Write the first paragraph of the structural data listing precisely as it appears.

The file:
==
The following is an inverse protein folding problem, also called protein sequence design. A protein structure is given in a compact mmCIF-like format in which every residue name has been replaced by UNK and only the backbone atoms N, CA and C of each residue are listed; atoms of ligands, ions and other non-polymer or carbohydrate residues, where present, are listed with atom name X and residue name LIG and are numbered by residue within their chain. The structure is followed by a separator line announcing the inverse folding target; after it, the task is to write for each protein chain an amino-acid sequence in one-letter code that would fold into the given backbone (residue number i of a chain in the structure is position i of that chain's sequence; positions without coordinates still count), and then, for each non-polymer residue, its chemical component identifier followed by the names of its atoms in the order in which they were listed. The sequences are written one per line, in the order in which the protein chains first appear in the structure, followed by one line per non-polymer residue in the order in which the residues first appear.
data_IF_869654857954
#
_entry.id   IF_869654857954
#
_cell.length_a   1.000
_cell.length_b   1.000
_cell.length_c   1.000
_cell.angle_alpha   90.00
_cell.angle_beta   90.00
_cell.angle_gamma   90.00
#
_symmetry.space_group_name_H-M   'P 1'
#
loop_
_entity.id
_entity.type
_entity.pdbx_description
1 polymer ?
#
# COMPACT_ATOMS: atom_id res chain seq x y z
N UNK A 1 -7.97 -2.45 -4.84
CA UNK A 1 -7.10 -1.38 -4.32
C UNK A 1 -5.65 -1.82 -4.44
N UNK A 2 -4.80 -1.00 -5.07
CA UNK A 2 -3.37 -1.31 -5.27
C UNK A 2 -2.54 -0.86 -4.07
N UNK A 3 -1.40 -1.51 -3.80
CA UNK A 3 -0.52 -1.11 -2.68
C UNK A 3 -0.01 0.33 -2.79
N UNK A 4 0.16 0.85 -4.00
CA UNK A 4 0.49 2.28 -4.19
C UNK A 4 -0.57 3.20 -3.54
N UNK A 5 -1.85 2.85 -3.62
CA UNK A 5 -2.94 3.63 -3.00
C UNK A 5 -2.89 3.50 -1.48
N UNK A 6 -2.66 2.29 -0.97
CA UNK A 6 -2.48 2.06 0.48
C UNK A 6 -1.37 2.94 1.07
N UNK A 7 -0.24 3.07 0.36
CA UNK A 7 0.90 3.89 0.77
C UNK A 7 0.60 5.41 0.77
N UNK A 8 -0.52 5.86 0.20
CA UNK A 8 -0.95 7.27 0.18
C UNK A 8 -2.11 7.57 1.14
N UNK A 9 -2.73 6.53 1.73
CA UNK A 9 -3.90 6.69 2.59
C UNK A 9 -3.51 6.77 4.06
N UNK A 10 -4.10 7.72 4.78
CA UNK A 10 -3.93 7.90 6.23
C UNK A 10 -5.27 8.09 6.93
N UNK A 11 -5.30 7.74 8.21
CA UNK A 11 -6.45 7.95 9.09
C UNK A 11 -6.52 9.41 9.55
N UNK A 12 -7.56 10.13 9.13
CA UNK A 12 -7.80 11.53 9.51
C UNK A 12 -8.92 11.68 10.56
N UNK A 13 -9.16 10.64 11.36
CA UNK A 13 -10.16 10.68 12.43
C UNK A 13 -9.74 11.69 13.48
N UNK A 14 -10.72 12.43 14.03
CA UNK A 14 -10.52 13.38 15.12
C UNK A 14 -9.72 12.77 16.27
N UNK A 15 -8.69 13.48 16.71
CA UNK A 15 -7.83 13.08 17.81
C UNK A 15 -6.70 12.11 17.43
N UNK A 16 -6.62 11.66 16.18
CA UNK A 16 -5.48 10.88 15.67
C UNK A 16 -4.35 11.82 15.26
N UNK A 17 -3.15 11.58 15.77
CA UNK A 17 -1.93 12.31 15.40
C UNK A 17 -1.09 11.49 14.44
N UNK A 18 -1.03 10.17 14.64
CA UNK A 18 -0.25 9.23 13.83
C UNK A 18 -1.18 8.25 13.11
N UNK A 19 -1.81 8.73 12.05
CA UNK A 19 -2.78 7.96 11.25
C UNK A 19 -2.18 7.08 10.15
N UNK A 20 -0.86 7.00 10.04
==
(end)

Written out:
The following is an inverse protein folding problem, also called protein sequence design. A protein structure is given in a compact mmCIF-like format in which every residue name has been replaced by UNK and only the backbone atoms N, CA and C of each residue are listed; atoms of ligands, ions and other non-polymer or carbohydrate residues, where present, are listed with atom name X and residue name LIG and are numbered by residue within their chain. The structure is followed by a separator line announcing the inverse folding target; after it, the task is to write for each protein chain an amino-acid sequence in one-letter code that would fold into the given backbone (residue number i of a chain in the structure is position i of that chain's sequence; positions without coordinates still count), and then, for each non-polymer residue, its chemical component identifier followed by the names of its atoms in the order in which they were listed. The sequences are written one per line, in the order in which the protein chains first appear in the structure, followed by one line per non-polymer residue in the order in which the residues first appear.